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Fri 9 Jan 2015 In: Comment View at Wayback View at NDHA

Polygamy is unpopular in Canada With the impending loss of any traction against LGBT rights within the developed world, what happens to anti-LGBT political activism? What will it be replaced with? There are two possible scenarios, which consist of abandoning LGBT concerns altogether, represented by Canada on the one hand and New Zealand (and Australia) on the other. The two issues in question have tangential relationships to LGBT community needs. One is polygamy, while the other is euthanasia law reform. In the case of Canada, it seems to be further fallout from British Columbia's Bountiful Supreme Court decision back in November 2011. The Bountiful verdict was a 'reference case' that responded to contemporary questions about whether or not Canada's (anti-polygamy) Section 293 of its Criminal Code still encompassed its original prohibitionist meaning, in response to Canada's repudiation of the then-polygamist orthodoxy within the Mormon Church within Utah Territory before it abandoned that principle in 1890 in order to join the United States. In 1982, the Charter of Rights and Freedoms was supposed to provide a more robust defence of human rights and civil liberties. After 1890, however, some Mormonoid factions did not accept the verdict of Salt Lake City's authorised successors to the Prophet Joseph Smith and still practised polygamy, often characterised by firearm abuse, spousal violence and pedophile child brides. More recently, there have been some attempts to sanitise the polygamist faction, with fictional and reality "suburban polygamist" television series such as Big Love and Sister Wives. However, the British Columbian Supreme Court upheld Section 293 and no higher Canadian court has overruled it. Now, the Harper administration has introduced its "Zero Tolerance for Barbaric Cultural Practices" Bill (S-16), which seeks to outlaw polygamy and honour killing of unfaithful or "disobedient" wives or gay men within some South Asian families. There is widespread support for the bill, although Canada's South Asian Legal Centre has argued that the bill's title is racist. Amusingly, given Family First New Zealand's Bob McCoskrie and his dismissal of the Bountiful verdict's significance during the marriage equality debate here back in 2012-13, anti-feminist REAL Women of Canada has praised both the original Bountiful verdict and Bill S-16. It has argued that given the relatively low incidence of Muslim and other South Asian calls for decriminalisation of polygamy in Canada, much of the law enforcement acuity of such legislation will be directed against the Fundamentalist Church of the Latter Day Saints and similar organisations. Fortunately, in his original judgement, Justice Robert Bauman clearly distinguished polyamory from polygamy, arguing that polygamy was egalitarian, nonviolent and non-ceremonial, so it was still legal and not covered under anti-polygamy legislation. For that reason, the Canadian Polyamory Advocacy Association supported the original Bountiful decision back in 2011. Unfortunately, there seems to be little hint of its position on Bill S-16. Given that no members of LGBT communities are therefore tangibly harmed by this legislation and fundamentalist polygamist Mormonoids do undertake sexual violence against women and children due to residual anxieties about absolutist questions about "religious freedom" despite polygamy's illegality, other Canadian LGBT organisations have remained silent about Bill S-16, even usually radical LGBT media outlets like Xtra Canada. Should New Zealand introduce such legislation? Or should escape from violent and abusive polygamous relationships become a ground for refugee and asylum status? I'm inclined toward the latter view. However, the Canadian Ministry of Justice warns about possible headaches for bilateral relationships with those nations that do recognise the legality of polygamous relationships. Incidentally, these include Nigeria and Uganda, for those with romantic 'anti-racist' ideas about defending the rights of polygamists, and in Uganda, feminist organisations have been campaigning for the abolition and criminalisation of polygamy for years. Predictably, Ugandan President Yoweri Museveni defiantly defends the practice against western criticisms. Nearer our own political concerns are the current formation dancing across the thorny question of euthanasia law reform on both sides of the Tasman. Thus far, there have been two attempts to decriminalise voluntary euthanasia/physician assisted suicide in New Zealand. The Death With Dignity Bill 1996 was introduced by erstwhile National MP Michael Laws and was heavily defeated by thirty votes at the end of its first reading that same year. In 2003, New Zealand First Deputy Leader Peter Brown introduced a second such euthanasia reform private members bill into Parliament, and then watched as the opposition of the New Zealand Medical Association and related organisations sank the legislative proposal, albeit with a much closer margin. From that point, the euthanasia law reform campaign switched to the Labour caucus, initially represented by former List MP and out lesbian Maryan Street -although not much consequent debate occurred over the issue there, either from HIV/AIDS or cancer survivors quarters. In September 2014, Labour suffered aggravated loss from the inept Cunliffe election campaign and its consequences and Street did not return to Parliament as a result. Palmerston North Labour MP Iain Lees-Galloway then temporarily adopted the bill, until new Labour leader Andrew Little promoted him to the industrial relations shadow portfolio and then suggested that the euthanasia reform bill needed to be postponed while Labour focused more attention on the core policy area of opposing 'zero contracts." Meanwhile, on the other side of the Tasman, former rightist federal Prime Minister John Howard facilitated one of his ministers, Kevin Andrews, to pass legislation that overruled the Northern Territory's legislature which had temporarily decriminalised it. This was possible because under the Australian constitution, the federal Australian Parliament can do so. Indeed, it has also done so in the context of Canberra's Australian Capital Territory and its temporary marriage equality legislation. Now, however, current rightist Australian Prime Minister Tony Abbott is promising that the federal caucus will have a free conscience vote, in a desperate attempt to patch up his battered political image after the passage of Treasurer Joe Hockey's 'black budget' over the course of this year. Australians for Marriage Equality have asked why the same respect for freedom of conscience is not apparent when it comes to marriage equality in the same context, and rightly so. In our context, the question is whether or not any euthanasia bill would face overwhelming opposition from the New Zealand Medical Association and other medical practitioners professional organisations, given that their evidence-based rebuttals would probably carry the day in the event of any further euthanasia law reform debate. This will continue to be the case until the NZMA and colleagues change their minds over the issue, perhaps in the context of new pandemics in the event of accelerated climate change. Welcome to tomorrow. Recommended: Voluntary Euthanasia Society of New Zealand: http://www.ves Labour Party: http://www.labour Kate Marshall: "Tony Abbott commits to free vote on euthanasia" Melbourne Age: 20.12.2014: html Stephanie Levitz: "Senators Challenge Name, Need for Polygamy Bill" Globe and Mail: 04.12.2014: will article21954202/ Not Recommended: Family First: http://www.familyfirst REAL Women of Canada: http://www.realwomen. ca  Craig Young - 9th January 2015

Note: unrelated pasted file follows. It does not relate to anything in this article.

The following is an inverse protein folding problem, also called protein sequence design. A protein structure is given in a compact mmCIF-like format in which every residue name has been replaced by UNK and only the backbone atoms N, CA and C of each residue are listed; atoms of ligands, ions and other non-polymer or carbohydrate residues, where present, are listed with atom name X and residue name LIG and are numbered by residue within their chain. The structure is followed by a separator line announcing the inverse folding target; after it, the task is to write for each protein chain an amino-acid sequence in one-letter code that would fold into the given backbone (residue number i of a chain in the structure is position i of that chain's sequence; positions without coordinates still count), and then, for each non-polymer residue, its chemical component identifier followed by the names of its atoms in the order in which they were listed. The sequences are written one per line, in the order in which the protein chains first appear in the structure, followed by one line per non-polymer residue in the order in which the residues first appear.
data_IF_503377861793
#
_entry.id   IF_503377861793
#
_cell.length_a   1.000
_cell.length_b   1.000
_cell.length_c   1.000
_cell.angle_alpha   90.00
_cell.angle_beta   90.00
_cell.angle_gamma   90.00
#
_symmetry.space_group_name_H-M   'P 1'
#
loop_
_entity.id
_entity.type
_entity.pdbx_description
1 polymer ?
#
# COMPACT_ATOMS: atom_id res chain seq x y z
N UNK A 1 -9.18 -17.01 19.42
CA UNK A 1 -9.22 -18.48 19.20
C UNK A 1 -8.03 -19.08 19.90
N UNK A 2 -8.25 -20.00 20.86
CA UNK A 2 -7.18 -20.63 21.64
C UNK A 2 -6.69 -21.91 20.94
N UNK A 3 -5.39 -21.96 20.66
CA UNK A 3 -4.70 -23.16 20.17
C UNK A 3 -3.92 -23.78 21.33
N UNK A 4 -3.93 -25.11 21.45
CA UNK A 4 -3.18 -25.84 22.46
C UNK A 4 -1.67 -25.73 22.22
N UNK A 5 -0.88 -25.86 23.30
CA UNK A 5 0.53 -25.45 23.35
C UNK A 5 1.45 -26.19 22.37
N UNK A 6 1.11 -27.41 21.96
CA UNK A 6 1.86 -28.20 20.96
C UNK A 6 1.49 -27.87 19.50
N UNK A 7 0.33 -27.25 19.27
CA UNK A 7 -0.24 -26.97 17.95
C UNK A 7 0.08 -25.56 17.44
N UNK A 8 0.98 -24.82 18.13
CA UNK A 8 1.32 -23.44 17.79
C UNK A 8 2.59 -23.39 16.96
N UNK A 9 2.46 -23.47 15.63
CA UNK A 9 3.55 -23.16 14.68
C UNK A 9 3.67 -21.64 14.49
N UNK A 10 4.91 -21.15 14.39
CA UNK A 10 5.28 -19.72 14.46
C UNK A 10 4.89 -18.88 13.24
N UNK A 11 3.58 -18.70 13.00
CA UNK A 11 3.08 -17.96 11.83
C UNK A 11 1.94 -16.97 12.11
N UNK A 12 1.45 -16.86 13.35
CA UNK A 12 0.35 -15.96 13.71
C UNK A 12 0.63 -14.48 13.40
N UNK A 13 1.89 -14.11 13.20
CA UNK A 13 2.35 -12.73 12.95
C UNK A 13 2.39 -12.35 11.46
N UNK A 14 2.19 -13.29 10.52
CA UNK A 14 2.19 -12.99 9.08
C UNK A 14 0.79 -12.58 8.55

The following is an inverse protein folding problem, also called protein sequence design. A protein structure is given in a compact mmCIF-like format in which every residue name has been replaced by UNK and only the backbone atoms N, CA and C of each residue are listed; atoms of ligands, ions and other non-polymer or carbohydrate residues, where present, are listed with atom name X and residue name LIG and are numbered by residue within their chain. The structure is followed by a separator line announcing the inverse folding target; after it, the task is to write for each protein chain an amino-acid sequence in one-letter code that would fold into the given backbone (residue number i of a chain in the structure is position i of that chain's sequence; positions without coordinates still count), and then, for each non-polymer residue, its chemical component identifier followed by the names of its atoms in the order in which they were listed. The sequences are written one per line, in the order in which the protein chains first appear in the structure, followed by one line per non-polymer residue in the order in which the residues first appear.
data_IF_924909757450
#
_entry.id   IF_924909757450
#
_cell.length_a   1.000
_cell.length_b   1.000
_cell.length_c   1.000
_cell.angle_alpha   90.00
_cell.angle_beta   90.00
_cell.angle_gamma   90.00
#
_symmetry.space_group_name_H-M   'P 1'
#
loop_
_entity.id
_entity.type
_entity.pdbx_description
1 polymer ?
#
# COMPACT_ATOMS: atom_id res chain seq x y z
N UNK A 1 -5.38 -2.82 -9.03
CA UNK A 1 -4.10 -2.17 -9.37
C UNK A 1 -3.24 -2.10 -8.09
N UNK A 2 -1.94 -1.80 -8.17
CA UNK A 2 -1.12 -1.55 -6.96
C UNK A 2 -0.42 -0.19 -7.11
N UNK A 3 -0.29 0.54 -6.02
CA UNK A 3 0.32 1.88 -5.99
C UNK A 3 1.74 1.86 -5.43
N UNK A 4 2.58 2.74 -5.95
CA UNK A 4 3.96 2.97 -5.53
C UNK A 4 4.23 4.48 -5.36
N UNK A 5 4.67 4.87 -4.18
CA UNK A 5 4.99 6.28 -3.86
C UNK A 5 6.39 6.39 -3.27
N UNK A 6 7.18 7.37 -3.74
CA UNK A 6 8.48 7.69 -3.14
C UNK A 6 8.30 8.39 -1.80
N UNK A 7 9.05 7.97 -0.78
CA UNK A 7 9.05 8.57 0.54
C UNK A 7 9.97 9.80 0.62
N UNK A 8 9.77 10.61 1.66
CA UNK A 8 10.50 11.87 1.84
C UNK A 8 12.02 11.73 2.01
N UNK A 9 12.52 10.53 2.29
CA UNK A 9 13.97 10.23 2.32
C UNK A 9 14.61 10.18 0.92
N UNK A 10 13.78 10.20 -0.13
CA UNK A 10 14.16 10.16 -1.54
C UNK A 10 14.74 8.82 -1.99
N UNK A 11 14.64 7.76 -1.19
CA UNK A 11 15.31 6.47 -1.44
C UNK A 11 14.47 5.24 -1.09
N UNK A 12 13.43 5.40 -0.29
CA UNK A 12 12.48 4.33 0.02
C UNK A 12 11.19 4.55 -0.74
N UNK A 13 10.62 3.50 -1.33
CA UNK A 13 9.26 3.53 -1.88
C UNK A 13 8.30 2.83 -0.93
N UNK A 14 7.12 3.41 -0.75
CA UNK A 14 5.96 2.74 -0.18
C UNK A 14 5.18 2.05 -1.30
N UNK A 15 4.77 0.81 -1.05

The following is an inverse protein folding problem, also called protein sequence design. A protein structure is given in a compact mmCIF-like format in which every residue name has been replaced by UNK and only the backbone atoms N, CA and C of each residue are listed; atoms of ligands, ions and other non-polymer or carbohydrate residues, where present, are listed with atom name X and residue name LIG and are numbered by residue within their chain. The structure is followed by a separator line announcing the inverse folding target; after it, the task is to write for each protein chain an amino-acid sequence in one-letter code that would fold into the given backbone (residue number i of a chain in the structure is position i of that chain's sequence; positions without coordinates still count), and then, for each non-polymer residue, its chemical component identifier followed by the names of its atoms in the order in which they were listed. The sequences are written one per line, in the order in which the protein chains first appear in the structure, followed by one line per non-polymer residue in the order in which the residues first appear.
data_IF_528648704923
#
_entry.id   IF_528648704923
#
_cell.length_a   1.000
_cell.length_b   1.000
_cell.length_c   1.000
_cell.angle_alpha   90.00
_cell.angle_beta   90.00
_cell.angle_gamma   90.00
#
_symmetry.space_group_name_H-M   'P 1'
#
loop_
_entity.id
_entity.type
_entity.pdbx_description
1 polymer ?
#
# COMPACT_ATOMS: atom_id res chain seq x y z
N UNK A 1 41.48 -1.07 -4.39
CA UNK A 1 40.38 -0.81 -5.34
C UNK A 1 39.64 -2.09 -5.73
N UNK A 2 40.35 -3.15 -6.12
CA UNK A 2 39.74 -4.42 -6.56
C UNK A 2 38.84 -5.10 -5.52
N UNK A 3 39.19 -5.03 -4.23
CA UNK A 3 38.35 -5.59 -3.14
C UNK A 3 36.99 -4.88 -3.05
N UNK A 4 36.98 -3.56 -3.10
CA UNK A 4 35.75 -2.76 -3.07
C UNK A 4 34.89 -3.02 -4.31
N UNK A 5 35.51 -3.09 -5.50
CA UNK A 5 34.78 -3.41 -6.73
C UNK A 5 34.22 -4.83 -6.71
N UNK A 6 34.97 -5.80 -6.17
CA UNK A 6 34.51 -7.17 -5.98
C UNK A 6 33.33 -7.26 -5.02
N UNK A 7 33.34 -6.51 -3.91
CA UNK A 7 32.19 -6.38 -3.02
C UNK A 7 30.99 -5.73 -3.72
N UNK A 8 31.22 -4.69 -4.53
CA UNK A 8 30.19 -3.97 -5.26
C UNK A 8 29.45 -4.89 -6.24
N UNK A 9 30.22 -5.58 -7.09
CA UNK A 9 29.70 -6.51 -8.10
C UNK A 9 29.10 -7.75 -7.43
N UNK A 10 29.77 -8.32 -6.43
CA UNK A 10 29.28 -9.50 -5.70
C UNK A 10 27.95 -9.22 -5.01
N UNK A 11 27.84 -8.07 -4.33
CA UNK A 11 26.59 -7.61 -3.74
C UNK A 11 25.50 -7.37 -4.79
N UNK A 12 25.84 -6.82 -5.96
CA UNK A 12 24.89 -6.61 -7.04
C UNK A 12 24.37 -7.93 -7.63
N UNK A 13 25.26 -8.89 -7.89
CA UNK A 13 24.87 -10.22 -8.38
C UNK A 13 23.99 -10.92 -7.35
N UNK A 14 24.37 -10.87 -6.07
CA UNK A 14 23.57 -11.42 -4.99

Credit: Craig Young

First published: Friday, 9th January 2015 - 9:52am